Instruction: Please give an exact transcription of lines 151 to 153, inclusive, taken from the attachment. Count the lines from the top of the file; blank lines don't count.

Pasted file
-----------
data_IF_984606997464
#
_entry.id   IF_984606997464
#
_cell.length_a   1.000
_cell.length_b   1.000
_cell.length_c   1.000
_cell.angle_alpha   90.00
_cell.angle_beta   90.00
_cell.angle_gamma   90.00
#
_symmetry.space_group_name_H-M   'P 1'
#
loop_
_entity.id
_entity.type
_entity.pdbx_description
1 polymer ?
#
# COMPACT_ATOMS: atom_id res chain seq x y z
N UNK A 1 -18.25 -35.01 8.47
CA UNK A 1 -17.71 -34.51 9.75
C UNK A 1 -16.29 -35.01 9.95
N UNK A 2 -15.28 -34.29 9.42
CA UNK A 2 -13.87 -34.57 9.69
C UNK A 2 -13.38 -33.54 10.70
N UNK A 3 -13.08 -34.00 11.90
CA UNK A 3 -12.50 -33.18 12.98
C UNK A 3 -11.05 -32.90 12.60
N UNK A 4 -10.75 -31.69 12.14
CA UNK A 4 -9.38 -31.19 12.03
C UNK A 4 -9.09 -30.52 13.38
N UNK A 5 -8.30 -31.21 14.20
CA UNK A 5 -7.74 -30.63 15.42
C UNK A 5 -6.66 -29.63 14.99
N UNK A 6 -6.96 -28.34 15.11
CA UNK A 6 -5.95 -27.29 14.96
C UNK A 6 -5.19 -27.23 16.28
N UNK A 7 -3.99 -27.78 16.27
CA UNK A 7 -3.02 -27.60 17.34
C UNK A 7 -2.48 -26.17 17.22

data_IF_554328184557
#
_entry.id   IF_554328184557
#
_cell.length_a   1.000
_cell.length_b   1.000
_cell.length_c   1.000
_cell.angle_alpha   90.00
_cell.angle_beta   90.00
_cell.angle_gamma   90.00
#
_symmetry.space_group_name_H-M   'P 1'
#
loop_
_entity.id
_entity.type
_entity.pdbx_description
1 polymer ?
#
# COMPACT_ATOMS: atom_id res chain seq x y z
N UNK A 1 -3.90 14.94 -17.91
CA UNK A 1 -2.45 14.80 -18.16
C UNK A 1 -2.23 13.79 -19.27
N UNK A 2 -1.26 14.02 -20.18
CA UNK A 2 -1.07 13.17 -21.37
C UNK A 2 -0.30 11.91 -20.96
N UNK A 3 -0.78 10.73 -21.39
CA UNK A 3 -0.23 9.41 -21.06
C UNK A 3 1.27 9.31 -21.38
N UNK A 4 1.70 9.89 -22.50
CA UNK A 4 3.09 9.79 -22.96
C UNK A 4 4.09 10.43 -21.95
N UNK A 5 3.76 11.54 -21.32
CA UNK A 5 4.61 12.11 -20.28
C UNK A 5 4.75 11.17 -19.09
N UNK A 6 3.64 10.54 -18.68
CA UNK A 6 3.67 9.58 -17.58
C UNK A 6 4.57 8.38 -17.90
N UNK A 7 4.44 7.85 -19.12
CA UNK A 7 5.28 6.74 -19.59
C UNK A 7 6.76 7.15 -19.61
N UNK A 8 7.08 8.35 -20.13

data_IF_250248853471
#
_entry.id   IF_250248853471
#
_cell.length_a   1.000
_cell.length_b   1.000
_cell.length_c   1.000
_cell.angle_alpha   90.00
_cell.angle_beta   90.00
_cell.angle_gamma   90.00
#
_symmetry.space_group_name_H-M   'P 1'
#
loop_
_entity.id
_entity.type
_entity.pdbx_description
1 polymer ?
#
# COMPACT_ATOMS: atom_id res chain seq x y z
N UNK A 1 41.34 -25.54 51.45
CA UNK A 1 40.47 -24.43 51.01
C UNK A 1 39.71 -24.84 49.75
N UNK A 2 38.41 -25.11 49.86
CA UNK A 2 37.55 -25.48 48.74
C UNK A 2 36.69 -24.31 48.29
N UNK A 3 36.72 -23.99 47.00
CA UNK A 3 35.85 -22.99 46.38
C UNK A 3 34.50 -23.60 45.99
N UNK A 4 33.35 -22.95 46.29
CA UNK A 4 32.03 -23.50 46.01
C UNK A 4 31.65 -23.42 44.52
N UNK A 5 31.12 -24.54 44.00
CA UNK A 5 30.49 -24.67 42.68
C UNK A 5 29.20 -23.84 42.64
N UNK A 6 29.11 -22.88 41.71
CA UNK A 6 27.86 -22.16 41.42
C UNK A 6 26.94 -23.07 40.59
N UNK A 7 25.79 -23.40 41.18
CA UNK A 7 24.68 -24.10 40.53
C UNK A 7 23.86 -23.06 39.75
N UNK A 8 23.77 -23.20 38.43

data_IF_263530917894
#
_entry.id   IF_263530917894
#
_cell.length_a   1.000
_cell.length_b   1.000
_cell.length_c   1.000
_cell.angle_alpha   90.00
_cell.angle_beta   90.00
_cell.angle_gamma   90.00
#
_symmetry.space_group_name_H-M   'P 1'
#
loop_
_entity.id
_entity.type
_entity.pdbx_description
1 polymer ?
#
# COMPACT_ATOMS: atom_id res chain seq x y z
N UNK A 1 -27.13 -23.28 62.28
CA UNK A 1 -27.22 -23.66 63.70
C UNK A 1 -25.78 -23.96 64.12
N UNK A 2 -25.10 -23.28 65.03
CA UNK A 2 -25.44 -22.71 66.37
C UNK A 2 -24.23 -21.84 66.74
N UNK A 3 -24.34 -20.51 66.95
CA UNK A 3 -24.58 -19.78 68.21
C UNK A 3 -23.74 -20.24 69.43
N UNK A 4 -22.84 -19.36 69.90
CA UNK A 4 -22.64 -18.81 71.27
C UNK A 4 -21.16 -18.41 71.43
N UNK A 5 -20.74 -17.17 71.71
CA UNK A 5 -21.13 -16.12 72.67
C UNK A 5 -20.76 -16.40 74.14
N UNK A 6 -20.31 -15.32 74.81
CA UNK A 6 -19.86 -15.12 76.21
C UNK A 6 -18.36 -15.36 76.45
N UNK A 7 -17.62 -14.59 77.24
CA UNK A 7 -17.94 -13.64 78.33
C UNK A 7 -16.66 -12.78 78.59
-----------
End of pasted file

C UNK A 2 -24.23 -21.84 66.74
N UNK A 3 -24.34 -20.51 66.95
CA UNK A 3 -24.58 -19.78 68.21